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Winston Churchill had a rare capacity for friendship and Adrian Phillips has unerringly homed in on the close friends who helped him achieve victory in the Second World War. In this well-researched, closely argued and occasionally revisionist book, Phillips goes beyond most conventional accounts by also forensically focusing on the relationships between the friends, too, and especially their feuds. This work is an important addition to the Churchillian canon.

Andrew Roberts, author of Churchill: Walking with Destiny

This is a valuable book, well-written and a pleasure to read. It sheds light on aspects of Winston Churchill’s career which are overlooked by those who see him simply as the man who delivered victory in 1945.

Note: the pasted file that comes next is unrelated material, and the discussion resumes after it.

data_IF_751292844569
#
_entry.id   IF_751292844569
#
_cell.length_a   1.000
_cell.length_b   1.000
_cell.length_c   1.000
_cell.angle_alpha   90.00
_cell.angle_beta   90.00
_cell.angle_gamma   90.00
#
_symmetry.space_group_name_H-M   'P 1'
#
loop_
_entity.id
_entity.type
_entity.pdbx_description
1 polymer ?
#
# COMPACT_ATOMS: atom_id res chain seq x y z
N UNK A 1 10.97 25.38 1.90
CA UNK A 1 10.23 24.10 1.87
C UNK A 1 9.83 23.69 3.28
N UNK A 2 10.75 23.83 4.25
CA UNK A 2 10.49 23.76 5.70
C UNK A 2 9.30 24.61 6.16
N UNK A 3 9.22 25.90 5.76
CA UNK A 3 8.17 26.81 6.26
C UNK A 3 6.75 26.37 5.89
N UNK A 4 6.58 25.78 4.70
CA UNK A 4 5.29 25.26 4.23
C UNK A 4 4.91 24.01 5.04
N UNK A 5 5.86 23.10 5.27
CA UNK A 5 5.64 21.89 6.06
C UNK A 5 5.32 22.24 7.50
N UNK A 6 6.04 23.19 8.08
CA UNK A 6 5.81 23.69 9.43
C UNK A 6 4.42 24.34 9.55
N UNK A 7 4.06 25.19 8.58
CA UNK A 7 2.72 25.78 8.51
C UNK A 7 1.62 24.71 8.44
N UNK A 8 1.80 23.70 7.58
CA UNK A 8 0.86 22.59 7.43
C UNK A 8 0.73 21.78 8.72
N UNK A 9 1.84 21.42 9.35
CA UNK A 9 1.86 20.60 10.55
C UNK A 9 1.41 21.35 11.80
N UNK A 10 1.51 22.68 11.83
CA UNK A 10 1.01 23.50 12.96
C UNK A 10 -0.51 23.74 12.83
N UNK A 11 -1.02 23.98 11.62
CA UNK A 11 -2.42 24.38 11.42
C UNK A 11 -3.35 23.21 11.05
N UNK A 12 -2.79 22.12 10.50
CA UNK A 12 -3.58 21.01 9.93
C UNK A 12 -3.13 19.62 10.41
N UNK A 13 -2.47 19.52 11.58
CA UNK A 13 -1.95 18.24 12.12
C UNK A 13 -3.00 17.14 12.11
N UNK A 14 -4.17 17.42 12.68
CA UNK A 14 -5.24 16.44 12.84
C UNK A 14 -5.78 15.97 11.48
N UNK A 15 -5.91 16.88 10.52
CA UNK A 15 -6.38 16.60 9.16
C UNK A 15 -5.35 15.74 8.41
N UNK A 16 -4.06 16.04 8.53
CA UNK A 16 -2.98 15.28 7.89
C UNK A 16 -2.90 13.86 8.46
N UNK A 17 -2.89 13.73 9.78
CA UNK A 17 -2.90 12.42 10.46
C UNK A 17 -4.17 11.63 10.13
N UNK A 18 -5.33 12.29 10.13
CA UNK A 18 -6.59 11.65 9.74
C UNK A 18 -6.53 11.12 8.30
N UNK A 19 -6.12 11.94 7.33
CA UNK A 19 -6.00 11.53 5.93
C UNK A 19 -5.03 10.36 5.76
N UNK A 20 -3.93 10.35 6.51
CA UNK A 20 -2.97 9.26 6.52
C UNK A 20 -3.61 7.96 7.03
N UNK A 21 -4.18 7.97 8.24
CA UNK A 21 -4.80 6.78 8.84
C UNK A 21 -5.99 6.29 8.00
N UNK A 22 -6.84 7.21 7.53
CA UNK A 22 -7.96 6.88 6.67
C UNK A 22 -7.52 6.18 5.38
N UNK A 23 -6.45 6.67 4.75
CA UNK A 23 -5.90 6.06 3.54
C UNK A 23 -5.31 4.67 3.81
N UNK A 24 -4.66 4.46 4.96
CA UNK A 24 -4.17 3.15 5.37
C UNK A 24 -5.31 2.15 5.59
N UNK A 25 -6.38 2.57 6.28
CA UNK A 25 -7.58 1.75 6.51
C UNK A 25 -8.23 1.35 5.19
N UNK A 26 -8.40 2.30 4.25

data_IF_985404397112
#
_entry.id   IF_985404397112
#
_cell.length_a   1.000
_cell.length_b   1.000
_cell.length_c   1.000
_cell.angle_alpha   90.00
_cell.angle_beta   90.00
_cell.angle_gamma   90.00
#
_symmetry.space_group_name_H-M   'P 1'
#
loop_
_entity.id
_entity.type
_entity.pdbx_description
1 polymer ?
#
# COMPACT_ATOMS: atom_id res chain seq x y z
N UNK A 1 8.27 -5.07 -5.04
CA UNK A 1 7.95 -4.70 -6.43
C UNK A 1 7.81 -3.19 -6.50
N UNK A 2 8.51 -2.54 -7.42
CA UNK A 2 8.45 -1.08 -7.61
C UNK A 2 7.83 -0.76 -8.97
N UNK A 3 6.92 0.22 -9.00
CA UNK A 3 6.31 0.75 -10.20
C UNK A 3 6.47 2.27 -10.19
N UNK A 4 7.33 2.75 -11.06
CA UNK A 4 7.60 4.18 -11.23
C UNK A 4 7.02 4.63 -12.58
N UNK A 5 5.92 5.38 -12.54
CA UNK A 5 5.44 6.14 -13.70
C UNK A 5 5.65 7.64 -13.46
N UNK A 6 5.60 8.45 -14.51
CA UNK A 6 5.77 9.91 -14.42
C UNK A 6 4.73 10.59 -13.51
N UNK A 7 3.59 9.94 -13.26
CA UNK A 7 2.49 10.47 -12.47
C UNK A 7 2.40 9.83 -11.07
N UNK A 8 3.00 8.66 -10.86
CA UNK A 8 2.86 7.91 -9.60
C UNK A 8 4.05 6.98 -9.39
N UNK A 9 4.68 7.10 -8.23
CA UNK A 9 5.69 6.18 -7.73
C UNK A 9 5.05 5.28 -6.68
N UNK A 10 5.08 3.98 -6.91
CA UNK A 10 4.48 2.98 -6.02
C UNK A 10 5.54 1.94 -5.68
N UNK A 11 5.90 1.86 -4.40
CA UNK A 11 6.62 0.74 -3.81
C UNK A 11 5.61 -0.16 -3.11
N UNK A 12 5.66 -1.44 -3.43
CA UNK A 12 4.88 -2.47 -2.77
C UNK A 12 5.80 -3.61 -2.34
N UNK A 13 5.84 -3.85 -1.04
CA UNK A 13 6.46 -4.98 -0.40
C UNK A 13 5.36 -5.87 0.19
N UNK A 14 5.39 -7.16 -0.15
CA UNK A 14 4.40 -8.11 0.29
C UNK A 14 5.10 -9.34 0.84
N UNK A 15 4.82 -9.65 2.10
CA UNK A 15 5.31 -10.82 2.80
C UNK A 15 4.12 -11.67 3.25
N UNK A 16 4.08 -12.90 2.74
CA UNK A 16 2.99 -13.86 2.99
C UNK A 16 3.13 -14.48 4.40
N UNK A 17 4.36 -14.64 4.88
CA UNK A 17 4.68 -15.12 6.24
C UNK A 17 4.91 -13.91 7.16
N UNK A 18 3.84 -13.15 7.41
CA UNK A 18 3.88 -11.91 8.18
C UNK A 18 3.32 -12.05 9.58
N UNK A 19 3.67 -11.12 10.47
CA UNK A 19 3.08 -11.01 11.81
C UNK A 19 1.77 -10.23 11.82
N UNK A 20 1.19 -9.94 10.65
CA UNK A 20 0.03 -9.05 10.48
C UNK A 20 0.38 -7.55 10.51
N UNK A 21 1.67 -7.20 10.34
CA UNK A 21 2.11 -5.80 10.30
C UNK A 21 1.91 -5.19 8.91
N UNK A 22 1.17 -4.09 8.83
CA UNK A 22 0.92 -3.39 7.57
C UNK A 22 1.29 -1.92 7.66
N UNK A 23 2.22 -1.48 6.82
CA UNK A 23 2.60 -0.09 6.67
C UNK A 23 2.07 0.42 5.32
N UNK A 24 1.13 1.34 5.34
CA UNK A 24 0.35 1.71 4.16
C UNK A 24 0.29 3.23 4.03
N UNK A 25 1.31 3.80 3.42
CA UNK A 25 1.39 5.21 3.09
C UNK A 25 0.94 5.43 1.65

Adrian Phillips knows what many historians, dazzled by the myth, fail to see. Churchill was always vulnerable, right up to the end of the war. He was mistrusted by much of his party and disliked by the establishment. In these circumstances he depended on the clutch of supporters, some of them slightly dodgy and unreliable, all, like him, mavericks, whom Hugh Dalton described as Churchill’s camarilla.


Phillips concentrates on their role to give a new and important perspective on Churchill’s erratic political career, and brings the disparate elements into a cohesive narrative, thematic as much as chronological.


This is a novel approach, a revealing one and one which is far from uncritical. But still it is clear that whatever may be said against him Churchill remains a very great man, indeed perhaps all the more so for being revealed in three dimensions.

Walter Reid, author of Fighting Retreat: Churchill And India.
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